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Between academic writing of history – what professional historians, usually employed by universities, do – and popular history – what journalists, celebrities and independent writers usually with some claim on fame do – there is a growing intermediate genre, which I will call ‘history light’. While popular history is produced rather quickly and often with armies of researchers working for the celebrity author, history light is artisanal. It takes more time and bears the mark of the scholar/journalist author. Such writers, smart people with a flair for fluid prose, have turned out bestsellers and prizewinners that have found a broad reading public. They can be read with enjoyment and profit by the general public and scholars alike. History light may not be as sensationalist or prurient as many popular histories, but neither is it as thickly evidenced or balanced as the best academic histories. Such books usually have a strong point of view, often supportive of the liberal/conservative status quo in the United States, and in the case of those that deal with Russia or the Soviet Union, usually condemnatory of the Soviet Union, communism and extremes of left and right. They often tend to be indictments rather than historically empathetic; that is, they shape evidence to a particular conviction instead of allowing a more complex, perhaps even ambiguous, reading.
Two events in 2008 shaped the political map of the Caucasus: the West's decision on the independence of Kosovo and the Russo-Georgian War. First, on 17 February, Kosovo authorities unilaterally declared the independence of what was at the time a UN protectorate. This declaration enjoyed much support in the West, including near-immediate recognition by key states such as the US, Germany, France, the UK, and a dozen others. But it also faced strong opposition from Serbia and Russia and strong skepticism from prowestern countries such as Georgia. Russia opposed not only the Kosovo declaration itself but more importantly the western adoption of it. From the Russian perspective, by supporting Kosovo's accession to sovereignty western states were violating the rules set at the moment of collapse of the federal states of Yugoslavia and the Soviet Union: to invite the former union republics to join the international clubs of sovereign states, but not extend such invitation to any other sub-units. In other words, Azerbaijan, Croatia, Kazakhstan, and Russia became members of the United Nations, but sub-entities like Chechnya, Kosovo, or Tatarstan did not receive the same recognition.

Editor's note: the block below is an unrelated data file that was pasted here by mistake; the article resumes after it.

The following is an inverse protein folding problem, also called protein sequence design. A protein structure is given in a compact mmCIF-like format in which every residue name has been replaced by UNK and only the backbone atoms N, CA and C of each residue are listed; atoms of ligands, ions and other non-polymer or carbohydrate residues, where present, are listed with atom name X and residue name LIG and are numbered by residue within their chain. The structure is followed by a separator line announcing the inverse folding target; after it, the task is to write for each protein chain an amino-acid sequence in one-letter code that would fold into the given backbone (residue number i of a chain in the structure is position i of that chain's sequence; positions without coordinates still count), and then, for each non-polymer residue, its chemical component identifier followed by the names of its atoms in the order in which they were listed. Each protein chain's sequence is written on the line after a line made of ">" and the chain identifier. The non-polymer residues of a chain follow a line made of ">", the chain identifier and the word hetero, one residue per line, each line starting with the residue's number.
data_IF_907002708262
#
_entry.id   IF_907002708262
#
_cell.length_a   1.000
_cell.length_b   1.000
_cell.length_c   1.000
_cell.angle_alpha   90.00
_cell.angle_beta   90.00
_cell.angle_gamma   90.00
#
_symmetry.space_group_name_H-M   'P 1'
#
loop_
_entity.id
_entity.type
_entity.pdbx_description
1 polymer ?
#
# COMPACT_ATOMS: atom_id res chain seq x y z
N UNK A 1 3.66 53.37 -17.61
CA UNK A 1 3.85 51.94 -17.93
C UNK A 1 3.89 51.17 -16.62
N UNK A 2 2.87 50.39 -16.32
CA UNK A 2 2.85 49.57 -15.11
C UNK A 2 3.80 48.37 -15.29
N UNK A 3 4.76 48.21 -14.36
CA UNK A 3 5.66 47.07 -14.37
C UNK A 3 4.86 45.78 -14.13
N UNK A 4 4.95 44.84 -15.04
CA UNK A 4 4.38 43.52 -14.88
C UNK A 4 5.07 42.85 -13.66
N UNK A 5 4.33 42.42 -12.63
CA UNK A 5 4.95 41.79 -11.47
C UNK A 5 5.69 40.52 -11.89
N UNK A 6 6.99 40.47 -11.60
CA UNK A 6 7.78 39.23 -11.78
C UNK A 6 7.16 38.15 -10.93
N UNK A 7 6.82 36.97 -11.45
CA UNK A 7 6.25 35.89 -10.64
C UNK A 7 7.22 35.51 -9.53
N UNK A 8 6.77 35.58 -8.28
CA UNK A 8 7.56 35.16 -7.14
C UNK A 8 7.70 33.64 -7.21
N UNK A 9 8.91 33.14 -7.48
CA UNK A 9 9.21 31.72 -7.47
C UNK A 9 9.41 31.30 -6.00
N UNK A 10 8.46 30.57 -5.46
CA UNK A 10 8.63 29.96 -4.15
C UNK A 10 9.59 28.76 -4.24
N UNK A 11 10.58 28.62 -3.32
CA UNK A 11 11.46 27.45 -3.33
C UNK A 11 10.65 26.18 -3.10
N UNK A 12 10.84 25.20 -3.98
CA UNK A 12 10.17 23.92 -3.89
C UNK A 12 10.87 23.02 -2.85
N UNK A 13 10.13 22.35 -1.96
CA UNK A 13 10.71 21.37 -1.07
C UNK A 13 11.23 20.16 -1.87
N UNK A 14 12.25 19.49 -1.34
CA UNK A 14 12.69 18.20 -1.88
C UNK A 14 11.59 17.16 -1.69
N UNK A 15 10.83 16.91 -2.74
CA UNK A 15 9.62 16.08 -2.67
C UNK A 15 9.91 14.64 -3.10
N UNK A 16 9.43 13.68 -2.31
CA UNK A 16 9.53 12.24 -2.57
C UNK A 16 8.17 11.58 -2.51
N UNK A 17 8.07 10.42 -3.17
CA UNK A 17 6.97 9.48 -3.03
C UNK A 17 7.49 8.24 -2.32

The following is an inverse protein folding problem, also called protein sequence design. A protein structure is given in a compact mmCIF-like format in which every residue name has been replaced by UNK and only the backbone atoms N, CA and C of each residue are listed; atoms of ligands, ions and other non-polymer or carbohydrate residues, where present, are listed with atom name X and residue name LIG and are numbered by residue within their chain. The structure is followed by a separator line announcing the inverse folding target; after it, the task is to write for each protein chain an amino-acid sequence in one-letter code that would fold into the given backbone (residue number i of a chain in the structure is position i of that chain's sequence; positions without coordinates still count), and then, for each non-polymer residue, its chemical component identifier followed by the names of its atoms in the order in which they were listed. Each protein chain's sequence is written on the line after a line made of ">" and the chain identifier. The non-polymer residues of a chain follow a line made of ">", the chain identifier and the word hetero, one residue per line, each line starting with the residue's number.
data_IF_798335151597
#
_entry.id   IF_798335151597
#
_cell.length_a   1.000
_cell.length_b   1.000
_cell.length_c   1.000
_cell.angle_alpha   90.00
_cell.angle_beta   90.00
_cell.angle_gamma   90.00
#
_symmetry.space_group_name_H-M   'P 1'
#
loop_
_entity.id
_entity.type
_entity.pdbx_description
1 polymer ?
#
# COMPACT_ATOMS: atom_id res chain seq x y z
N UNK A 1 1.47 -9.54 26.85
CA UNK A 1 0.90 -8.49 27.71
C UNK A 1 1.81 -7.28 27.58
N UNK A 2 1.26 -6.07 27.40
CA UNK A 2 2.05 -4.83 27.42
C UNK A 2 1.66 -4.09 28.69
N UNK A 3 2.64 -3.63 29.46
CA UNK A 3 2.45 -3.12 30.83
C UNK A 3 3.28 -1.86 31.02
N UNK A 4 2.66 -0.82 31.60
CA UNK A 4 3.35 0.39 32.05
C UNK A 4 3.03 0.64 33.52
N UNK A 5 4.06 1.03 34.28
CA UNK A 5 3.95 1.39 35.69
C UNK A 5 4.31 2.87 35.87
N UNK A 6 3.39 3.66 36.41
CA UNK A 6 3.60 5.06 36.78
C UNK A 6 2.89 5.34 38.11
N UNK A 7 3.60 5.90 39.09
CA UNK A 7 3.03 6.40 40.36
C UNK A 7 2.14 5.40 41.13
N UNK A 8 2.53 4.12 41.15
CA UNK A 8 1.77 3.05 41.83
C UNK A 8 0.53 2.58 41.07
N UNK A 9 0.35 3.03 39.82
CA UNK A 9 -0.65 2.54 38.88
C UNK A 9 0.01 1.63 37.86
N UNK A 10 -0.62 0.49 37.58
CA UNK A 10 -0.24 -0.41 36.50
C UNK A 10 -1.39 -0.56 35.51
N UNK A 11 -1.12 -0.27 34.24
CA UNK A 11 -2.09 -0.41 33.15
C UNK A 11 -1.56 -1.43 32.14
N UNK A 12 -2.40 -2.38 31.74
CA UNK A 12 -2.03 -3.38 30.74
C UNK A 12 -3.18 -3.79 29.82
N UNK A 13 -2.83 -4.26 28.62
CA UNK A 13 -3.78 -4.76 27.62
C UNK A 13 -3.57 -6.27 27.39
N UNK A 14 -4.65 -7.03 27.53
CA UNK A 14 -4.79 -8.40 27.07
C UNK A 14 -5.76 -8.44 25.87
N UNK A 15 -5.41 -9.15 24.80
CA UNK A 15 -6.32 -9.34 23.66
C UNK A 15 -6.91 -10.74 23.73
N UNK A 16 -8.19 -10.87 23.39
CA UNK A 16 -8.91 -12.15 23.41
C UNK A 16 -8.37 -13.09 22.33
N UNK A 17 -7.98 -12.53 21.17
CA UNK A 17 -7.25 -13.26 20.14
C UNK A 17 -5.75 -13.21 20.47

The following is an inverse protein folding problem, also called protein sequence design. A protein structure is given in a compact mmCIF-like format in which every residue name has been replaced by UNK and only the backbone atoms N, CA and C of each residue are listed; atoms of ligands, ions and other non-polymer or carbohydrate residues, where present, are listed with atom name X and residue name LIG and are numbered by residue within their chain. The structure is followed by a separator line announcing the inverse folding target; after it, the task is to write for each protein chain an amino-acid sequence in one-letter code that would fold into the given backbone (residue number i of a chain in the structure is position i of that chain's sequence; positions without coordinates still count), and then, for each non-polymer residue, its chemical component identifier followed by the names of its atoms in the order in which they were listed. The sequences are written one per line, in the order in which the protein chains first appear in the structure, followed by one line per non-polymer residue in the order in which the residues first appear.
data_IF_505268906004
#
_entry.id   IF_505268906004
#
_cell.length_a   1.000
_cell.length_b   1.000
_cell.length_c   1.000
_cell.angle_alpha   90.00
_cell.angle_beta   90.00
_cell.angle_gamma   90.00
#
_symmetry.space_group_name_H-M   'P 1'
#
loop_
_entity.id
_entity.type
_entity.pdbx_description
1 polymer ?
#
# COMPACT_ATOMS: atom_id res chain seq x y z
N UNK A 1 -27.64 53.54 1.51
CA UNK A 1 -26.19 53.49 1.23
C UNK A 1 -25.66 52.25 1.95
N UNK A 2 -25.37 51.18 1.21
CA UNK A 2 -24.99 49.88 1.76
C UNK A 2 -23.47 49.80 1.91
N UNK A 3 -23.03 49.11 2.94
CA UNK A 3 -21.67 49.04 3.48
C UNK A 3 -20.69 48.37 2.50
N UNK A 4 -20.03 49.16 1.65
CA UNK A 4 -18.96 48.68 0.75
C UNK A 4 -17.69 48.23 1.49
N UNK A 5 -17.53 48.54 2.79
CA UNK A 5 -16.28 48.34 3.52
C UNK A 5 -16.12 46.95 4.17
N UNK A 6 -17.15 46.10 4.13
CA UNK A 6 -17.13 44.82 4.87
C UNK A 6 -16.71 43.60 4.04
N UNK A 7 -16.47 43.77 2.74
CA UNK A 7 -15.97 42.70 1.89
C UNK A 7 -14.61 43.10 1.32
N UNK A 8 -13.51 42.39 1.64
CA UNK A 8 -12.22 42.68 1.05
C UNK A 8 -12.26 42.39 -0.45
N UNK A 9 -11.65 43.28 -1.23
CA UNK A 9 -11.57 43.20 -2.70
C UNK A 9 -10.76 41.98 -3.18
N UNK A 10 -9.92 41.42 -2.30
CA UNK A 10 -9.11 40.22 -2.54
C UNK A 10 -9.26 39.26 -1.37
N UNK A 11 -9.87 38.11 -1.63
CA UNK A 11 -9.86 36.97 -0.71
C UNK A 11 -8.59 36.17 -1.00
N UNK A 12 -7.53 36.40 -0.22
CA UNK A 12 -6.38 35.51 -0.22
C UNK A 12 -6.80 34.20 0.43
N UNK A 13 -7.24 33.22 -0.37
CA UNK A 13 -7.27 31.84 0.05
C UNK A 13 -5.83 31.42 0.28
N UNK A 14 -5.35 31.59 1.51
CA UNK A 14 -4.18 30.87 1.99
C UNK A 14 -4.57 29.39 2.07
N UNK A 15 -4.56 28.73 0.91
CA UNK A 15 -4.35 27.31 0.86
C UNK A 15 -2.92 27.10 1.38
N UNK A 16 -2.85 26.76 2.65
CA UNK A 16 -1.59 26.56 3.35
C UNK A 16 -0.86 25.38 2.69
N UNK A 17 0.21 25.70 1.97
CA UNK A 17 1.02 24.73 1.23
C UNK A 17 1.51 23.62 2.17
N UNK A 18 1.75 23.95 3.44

The third volume of The Cambridge History of Russia provides an authoritative political, intellectual, social and cultural history of the trials and triumphs of Russia and the Soviet Union during the twentieth century. It encompasses not only the ethnically Russian part of the country but also the non-Russian peoples of the tsarist and Soviet multinational states and of the post-Soviet republics. Beginning with the revolutions of the early twentieth century, chapters move through the 1920s to the Stalinist 1930s, World War II, the post-Stalin years and the decline and collapse of the USSR. The contributors attempt to go beyond the divisions that marred the historiography of the USSR during the Cold War to look for new syntheses and understandings. The volume is also the first major undertaking by historians and political scientists to use the new primary and archival sources that have become available since the break-up of the USSR.